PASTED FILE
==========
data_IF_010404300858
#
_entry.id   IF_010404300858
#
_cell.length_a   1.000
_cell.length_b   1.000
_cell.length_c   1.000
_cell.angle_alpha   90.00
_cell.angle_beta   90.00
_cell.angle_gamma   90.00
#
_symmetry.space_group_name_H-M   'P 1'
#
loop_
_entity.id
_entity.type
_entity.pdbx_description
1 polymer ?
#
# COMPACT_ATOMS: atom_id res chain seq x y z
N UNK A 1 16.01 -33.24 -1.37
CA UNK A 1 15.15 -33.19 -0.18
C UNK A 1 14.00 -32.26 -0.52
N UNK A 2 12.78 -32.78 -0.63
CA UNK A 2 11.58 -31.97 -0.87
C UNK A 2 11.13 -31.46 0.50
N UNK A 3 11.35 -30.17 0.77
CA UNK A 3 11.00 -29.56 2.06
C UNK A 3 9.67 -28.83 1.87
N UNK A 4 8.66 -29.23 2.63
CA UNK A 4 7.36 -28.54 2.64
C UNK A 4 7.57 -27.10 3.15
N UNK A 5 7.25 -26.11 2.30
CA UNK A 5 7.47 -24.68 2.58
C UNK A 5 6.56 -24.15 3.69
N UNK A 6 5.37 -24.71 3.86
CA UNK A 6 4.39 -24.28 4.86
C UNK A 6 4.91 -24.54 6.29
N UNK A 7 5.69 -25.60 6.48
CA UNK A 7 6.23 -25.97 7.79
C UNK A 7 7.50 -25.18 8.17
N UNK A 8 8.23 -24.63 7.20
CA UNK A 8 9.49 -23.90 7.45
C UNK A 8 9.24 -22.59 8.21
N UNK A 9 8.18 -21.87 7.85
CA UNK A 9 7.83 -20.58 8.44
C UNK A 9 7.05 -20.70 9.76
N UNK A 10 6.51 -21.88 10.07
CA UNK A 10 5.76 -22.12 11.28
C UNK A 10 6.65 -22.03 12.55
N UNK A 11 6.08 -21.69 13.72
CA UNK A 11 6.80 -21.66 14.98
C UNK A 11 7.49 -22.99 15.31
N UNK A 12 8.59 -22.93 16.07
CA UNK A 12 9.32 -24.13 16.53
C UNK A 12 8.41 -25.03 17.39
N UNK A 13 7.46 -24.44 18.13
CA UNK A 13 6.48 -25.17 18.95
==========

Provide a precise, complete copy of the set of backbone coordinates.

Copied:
data_IF_010404300858
#
_entry.id   IF_010404300858
#
_cell.length_a   1.000
_cell.length_b   1.000
_cell.length_c   1.000
_cell.angle_alpha   90.00
_cell.angle_beta   90.00
_cell.angle_gamma   90.00
#
_symmetry.space_group_name_H-M   'P 1'
#
loop_
_entity.id
_entity.type
_entity.pdbx_description
1 polymer ?
#
# COMPACT_ATOMS: atom_id res chain seq x y z
N UNK A 1 16.01 -33.24 -1.37
CA UNK A 1 15.15 -33.19 -0.18
C UNK A 1 14.00 -32.26 -0.52
N UNK A 2 12.78 -32.78 -0.63
CA UNK A 2 11.58 -31.97 -0.87
C UNK A 2 11.13 -31.46 0.50
N UNK A 3 11.35 -30.17 0.77
CA UNK A 3 11.00 -29.56 2.06
C UNK A 3 9.67 -28.83 1.87
N UNK A 4 8.66 -29.23 2.63
CA UNK A 4 7.36 -28.54 2.64
C UNK A 4 7.57 -27.10 3.15
N UNK A 5 7.25 -26.11 2.30
CA UNK A 5 7.47 -24.68 2.58
C UNK A 5 6.56 -24.15 3.69
N UNK A 6 5.37 -24.71 3.86
CA UNK A 6 4.39 -24.28 4.86
C UNK A 6 4.91 -24.54 6.29
N UNK A 7 5.69 -25.60 6.48
CA UNK A 7 6.23 -25.97 7.79
C UNK A 7 7.50 -25.18 8.17
N UNK A 8 8.23 -24.63 7.20
CA UNK A 8 9.49 -23.90 7.45
C UNK A 8 9.24 -22.59 8.21
N UNK A 9 8.18 -21.87 7.85
CA UNK A 9 7.83 -20.58 8.44
C UNK A 9 7.05 -20.70 9.76
N UNK A 10 6.51 -21.88 10.07
CA UNK A 10 5.76 -22.12 11.28
C UNK A 10 6.65 -22.03 12.55
N UNK A 11 6.08 -21.69 13.72
CA UNK A 11 6.80 -21.66 14.98
C UNK A 11 7.49 -22.99 15.31
N UNK A 12 8.59 -22.93 16.07
CA UNK A 12 9.32 -24.13 16.53
C UNK A 12 8.41 -25.03 17.39
N UNK A 13 7.46 -24.44 18.13
CA UNK A 13 6.48 -25.17 18.95